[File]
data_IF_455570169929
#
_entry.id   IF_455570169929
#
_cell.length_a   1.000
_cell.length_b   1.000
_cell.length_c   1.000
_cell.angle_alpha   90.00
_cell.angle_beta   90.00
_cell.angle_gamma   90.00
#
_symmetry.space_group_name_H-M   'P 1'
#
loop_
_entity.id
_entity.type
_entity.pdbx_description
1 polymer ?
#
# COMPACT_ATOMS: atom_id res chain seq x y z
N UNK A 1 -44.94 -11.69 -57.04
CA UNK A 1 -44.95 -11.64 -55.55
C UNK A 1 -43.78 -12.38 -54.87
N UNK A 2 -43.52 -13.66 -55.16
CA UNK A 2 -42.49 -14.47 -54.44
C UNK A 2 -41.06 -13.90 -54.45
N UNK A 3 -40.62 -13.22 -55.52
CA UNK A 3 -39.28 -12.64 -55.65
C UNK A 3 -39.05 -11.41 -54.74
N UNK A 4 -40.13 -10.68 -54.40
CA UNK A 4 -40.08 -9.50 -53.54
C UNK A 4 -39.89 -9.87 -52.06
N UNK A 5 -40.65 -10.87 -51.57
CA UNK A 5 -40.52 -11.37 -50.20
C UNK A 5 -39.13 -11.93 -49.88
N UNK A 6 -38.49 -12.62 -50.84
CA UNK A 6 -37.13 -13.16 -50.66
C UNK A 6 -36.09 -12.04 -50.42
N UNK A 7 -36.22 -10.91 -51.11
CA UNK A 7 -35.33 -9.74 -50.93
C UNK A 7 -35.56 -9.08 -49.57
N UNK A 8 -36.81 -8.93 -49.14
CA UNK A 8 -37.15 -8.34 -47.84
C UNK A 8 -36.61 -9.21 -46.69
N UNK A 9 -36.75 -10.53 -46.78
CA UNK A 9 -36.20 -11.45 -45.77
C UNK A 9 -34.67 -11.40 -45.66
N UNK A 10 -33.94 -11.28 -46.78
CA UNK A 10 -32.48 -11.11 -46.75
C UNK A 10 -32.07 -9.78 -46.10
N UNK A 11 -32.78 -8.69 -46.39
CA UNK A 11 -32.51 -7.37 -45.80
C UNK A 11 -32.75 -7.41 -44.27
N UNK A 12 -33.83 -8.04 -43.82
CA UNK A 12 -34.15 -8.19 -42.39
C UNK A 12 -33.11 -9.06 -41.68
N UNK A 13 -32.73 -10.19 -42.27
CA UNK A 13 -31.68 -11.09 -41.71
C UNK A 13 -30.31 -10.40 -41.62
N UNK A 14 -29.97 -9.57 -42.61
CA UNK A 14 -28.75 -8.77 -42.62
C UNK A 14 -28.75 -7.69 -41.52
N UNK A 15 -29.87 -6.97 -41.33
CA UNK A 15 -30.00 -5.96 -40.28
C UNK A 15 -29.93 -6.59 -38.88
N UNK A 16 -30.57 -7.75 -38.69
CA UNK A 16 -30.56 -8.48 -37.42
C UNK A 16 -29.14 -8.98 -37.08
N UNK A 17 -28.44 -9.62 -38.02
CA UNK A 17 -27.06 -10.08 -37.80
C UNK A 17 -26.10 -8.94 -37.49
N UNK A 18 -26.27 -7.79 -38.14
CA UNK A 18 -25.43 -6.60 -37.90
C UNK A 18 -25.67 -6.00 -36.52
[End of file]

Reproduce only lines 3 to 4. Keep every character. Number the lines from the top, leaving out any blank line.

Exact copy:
_entry.id   IF_455570169929
#